For bloggers and small business owners, schedule regular weekly posts if possible.
If not, at least aim for publishing new material whenever you can—even if it’s once every two weeks. Your content may be great, but people are busy and won’t stick around if you aren’t providing something valuable.
Be sure to keep your social media profiles updated as well. It’s important to stay active so people know where to find you when they want more information about what you do or how they can get involved with what you’re doing.
A one-time post isn’t going to cut it! On top of being consistent, try to maintain quality control by checking each piece before it goes live.
Make sure all links work, pictures load properly and everything looks good overall. While spelling mistakes happen (and shouldn’t make or break whether someone subscribes), nothing turns people off faster than grammatical errors or misspelled words.
When in doubt, hire an editor or proofreader to check over your work before posting anything online. The extra money spent now could mean huge returns later on down the road when you’re trying to build a following (or even just keeping current subscribers happy).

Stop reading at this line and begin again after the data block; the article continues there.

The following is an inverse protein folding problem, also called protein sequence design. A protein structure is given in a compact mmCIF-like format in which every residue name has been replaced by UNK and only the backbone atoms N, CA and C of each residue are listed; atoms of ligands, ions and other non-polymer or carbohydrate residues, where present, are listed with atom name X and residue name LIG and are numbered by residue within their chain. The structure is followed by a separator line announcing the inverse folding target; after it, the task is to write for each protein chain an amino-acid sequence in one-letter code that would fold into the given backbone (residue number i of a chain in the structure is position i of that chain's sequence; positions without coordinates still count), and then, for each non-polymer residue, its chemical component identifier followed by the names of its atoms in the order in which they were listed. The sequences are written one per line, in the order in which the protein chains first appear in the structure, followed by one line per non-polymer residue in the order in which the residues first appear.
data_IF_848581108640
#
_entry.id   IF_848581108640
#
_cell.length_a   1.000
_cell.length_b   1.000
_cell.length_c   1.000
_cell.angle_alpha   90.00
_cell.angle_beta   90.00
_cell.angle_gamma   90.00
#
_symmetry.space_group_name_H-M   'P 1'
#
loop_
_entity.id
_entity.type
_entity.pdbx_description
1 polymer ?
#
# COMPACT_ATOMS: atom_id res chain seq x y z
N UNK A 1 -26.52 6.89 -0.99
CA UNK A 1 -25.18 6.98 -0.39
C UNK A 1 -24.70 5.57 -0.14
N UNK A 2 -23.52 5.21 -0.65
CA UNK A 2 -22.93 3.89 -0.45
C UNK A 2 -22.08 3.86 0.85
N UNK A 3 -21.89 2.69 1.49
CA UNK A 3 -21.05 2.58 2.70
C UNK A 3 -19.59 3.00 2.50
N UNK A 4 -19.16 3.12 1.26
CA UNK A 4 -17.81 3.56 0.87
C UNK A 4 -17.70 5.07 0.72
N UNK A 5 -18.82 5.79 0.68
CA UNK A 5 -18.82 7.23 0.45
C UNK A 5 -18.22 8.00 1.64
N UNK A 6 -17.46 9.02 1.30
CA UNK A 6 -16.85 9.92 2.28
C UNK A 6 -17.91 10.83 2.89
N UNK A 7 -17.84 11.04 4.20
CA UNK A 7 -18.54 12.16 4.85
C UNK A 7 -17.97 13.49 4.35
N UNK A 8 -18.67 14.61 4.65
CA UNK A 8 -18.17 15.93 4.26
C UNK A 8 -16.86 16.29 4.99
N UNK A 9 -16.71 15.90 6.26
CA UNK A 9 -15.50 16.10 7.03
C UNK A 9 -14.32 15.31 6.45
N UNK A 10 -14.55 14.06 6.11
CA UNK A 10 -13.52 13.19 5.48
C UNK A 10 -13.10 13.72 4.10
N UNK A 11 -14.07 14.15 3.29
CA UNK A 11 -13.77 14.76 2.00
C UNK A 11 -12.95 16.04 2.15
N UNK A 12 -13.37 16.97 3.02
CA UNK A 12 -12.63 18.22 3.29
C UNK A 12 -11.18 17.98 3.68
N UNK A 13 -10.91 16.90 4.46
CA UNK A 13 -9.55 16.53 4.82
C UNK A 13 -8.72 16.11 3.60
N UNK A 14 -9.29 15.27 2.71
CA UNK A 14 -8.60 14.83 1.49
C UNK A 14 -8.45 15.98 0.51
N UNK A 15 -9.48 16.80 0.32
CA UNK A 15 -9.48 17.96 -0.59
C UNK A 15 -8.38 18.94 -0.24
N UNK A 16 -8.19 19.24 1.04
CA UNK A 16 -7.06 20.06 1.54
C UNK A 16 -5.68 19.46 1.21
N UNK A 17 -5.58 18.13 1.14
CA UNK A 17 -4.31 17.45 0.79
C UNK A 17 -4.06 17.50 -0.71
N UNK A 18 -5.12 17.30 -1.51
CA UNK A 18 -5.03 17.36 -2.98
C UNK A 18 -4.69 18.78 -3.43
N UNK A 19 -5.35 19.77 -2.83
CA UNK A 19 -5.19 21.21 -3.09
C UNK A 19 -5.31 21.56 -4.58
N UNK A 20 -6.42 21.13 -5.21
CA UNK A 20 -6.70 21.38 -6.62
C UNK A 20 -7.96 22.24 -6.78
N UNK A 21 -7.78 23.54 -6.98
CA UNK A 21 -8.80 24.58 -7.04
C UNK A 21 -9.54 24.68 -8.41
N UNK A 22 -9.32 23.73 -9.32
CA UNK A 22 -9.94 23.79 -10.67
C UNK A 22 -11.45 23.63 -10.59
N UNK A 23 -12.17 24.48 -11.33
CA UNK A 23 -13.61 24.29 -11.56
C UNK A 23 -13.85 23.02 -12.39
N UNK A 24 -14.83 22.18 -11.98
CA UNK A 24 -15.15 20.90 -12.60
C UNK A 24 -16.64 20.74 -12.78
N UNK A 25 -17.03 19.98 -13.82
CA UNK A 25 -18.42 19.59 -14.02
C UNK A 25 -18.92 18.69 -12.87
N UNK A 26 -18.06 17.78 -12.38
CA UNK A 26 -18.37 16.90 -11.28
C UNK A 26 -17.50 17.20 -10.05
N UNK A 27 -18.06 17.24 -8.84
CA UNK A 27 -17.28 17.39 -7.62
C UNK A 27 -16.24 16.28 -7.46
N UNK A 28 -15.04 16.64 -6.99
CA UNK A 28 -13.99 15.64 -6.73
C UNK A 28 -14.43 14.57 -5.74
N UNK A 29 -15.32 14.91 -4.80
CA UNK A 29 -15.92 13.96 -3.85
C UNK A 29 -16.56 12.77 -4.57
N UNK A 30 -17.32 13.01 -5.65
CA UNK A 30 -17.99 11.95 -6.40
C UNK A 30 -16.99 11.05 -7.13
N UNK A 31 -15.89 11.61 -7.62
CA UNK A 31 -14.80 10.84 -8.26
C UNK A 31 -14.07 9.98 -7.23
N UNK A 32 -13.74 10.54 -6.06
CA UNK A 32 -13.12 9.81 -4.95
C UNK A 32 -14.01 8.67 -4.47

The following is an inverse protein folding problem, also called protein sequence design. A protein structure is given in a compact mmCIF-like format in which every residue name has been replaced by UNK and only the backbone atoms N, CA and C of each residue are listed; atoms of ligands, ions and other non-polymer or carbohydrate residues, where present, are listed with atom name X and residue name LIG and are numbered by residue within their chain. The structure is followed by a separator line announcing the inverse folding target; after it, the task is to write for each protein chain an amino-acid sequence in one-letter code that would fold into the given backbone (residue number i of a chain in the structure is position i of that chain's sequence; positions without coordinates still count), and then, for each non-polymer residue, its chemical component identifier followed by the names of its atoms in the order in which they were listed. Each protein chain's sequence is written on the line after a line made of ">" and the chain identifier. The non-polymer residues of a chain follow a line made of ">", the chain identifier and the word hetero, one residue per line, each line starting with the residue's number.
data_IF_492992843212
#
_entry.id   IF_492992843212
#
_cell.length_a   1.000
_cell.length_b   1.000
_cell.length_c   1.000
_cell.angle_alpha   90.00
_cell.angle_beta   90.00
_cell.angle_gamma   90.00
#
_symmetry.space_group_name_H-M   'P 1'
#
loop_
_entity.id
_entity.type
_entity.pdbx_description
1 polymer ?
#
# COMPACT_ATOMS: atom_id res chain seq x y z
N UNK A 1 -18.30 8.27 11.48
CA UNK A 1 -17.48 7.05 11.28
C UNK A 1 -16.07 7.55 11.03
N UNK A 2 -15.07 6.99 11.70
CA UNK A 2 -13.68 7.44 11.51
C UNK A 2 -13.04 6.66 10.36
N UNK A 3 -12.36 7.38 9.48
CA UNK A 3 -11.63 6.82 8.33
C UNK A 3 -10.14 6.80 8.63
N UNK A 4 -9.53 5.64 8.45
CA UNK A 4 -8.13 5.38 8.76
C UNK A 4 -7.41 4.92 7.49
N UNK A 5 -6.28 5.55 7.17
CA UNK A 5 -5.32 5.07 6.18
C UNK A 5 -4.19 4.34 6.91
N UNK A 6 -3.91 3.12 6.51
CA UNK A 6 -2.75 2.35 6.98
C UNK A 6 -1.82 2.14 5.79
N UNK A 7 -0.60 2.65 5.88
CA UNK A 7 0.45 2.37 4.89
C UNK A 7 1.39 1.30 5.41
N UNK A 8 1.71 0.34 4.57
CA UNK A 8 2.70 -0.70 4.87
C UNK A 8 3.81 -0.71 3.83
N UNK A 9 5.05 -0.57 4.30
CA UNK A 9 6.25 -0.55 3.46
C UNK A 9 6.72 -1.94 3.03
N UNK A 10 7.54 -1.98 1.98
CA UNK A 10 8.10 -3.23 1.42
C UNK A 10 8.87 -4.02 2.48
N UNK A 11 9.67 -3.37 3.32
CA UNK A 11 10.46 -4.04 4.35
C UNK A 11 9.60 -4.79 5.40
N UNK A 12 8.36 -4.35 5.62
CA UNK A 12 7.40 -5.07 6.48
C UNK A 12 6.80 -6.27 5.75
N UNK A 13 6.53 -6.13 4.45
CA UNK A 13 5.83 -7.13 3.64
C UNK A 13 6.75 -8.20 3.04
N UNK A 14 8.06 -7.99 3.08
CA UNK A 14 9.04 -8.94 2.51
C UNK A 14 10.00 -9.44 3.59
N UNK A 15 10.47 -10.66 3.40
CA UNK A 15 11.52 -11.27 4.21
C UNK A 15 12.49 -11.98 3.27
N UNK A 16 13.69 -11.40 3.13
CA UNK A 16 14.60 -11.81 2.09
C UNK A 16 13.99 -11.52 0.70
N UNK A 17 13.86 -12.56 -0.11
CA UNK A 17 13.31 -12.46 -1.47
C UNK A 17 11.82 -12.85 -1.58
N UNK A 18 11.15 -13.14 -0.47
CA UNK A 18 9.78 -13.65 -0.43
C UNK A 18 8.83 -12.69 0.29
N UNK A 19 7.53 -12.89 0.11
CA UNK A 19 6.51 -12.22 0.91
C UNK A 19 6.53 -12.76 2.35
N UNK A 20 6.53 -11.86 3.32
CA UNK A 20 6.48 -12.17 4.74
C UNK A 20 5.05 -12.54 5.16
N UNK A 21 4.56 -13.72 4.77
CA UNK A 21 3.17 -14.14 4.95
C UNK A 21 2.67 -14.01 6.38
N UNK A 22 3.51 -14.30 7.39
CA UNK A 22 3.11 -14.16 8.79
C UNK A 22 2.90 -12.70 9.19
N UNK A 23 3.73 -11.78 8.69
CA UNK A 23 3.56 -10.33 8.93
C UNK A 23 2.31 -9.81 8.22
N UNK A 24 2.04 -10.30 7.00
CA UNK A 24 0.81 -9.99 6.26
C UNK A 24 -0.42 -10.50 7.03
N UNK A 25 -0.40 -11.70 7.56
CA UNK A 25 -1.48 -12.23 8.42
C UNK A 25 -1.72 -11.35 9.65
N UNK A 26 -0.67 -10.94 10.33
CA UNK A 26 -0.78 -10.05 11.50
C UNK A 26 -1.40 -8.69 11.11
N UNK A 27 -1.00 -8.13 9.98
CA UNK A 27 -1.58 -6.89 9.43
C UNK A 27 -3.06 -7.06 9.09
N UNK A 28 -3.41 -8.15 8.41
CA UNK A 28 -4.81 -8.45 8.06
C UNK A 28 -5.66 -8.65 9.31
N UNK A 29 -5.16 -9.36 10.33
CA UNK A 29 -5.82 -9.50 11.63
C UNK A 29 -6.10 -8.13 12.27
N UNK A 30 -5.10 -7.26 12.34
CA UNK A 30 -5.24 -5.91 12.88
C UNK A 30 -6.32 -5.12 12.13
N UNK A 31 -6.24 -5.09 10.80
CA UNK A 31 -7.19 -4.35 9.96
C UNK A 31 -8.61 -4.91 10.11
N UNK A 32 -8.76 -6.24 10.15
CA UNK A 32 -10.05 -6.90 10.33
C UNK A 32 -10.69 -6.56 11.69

It’s also worth mentioning that having multiple contributors makes things easier; have others proofread articles regularly to ensure high-quality standards remain intact throughout all aspects of your site.
Just remember: consistency isn’t about numbers—it’s about quality over quantity!
And if you really struggle with consistency, don’t worry—you aren’t alone! Many bloggers have had trouble sticking with their blogging schedules when they first started out. Once you get into a routine though, it will get easier!
7) Be Yourself
In many ways, blogging is about sharing your experiences with others and forming a connection based on shared experience.
So part of a blogger’s job is to be themselves, not just in their writing but also in their lives. This is one of the Blogging lessons from Jon Morrow that I have really imbibed even in other aspects of my life
It sounds too obvious to mention, but if you’re not being yourself, then it’s time to change. Your personality and your values have a huge impact on how people perceive you.
Make sure that they match up with what you are doing. Don’t compromise; don’t try to be something you’re not. Be true to yourself and everything else will fall into place.
This is perhaps my most important blogging lesson. If I had to start over again today, I would still choose to blog because it’s a great way for me to express myself and share my interests with others in an entertaining way. But I wouldn’t do it unless I was passionate about blogging.